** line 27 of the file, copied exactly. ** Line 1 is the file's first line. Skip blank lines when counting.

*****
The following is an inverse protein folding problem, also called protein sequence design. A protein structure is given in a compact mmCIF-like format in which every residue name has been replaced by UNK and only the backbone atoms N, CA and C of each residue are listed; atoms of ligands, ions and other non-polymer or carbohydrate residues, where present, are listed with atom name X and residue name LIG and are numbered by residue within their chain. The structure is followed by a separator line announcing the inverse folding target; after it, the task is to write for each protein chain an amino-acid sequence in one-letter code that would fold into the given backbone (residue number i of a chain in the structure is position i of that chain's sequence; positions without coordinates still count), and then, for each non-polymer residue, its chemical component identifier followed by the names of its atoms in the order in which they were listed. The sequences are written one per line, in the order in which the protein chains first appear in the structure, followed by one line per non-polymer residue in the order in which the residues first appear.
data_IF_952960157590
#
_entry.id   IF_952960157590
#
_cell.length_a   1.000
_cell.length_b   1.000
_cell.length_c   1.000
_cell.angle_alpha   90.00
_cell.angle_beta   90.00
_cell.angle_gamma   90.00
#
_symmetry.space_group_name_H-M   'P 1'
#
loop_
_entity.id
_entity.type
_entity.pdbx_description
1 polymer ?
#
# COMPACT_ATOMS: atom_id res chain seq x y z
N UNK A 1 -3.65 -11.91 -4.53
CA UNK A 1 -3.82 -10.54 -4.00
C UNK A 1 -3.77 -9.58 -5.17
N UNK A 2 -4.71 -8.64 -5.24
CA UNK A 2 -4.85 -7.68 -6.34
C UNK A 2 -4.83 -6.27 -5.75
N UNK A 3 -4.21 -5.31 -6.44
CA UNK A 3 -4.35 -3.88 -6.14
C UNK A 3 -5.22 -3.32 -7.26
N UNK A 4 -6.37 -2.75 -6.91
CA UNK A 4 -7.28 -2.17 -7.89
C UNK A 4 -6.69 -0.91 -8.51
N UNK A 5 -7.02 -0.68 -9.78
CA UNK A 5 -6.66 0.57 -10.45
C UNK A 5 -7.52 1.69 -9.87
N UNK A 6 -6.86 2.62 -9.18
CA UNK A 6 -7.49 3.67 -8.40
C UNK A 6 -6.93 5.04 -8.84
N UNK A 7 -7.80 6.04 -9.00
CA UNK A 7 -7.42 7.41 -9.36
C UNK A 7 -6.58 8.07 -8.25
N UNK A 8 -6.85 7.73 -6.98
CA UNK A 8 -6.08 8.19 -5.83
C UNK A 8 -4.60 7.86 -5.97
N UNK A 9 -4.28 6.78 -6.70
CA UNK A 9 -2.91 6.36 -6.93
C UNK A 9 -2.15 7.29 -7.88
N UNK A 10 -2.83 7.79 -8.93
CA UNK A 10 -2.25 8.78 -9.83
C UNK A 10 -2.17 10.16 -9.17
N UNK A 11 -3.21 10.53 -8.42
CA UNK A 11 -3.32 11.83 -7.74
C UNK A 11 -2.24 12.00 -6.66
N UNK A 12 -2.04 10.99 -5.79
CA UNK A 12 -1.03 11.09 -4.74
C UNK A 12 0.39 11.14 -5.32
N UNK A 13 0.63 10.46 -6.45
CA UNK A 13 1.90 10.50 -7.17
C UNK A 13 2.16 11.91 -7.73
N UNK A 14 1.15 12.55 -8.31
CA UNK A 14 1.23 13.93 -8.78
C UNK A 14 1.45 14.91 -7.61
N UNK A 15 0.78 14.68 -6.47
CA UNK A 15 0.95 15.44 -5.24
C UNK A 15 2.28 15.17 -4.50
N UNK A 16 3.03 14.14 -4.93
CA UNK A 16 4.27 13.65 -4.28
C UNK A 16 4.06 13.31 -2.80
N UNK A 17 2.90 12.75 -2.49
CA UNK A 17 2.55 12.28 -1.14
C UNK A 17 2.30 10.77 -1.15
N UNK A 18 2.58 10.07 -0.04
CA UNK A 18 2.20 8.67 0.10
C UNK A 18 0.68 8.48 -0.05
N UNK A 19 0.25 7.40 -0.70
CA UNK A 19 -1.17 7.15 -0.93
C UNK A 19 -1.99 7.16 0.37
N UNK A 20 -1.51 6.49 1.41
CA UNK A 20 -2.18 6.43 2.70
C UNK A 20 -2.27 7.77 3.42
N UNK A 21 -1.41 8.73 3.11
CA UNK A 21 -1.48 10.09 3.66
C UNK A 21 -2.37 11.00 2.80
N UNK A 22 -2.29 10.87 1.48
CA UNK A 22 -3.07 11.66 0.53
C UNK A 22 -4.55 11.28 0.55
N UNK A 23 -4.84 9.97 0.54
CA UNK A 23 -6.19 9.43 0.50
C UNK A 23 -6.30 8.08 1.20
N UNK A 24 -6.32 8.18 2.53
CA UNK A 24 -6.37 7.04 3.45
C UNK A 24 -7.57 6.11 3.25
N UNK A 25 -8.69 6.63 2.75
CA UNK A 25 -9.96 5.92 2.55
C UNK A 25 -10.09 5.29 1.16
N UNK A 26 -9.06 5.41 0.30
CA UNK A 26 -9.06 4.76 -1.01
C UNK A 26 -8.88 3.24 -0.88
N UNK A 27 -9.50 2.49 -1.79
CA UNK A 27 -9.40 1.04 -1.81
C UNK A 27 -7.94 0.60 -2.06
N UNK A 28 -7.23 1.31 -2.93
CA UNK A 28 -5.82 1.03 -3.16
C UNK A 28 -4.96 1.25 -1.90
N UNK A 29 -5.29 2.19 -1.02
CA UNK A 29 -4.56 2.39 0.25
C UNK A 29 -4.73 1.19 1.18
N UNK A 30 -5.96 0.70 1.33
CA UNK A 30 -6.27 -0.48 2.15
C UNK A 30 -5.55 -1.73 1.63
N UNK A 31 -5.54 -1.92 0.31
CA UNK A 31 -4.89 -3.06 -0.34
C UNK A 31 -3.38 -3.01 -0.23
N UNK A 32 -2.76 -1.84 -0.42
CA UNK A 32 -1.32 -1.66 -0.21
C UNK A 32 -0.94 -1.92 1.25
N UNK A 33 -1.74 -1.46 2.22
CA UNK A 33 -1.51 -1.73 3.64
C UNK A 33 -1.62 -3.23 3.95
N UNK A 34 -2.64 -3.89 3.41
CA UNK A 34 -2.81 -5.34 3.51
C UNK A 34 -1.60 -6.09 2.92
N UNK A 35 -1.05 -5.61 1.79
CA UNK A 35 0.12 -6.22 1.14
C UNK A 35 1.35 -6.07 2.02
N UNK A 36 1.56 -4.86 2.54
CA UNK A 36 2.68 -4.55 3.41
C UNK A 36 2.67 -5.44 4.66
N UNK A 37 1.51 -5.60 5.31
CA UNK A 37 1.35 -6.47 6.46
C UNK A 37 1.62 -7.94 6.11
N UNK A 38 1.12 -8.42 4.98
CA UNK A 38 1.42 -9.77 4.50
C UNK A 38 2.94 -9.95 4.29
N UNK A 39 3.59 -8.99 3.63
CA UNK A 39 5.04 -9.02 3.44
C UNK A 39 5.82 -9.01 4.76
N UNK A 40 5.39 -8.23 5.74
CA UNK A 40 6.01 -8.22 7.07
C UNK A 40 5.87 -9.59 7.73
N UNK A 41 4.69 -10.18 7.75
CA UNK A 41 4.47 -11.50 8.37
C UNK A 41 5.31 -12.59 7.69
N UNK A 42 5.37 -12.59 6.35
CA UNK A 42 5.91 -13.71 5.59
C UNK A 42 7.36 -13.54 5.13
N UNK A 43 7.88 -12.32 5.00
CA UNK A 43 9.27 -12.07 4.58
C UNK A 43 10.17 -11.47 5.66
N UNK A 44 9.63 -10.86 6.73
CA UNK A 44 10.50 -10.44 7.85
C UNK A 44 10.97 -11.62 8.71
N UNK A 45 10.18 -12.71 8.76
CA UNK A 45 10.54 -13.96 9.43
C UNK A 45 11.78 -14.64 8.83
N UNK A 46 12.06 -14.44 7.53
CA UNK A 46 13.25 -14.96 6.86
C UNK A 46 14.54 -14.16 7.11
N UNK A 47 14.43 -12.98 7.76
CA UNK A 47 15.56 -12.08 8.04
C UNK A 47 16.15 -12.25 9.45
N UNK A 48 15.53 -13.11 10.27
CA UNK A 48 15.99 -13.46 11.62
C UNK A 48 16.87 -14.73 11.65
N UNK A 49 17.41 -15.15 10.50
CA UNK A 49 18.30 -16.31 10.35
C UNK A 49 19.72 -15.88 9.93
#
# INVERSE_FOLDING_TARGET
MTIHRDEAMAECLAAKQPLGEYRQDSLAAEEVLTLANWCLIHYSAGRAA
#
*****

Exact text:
C UNK A 2 -4.83 -6.27 -5.75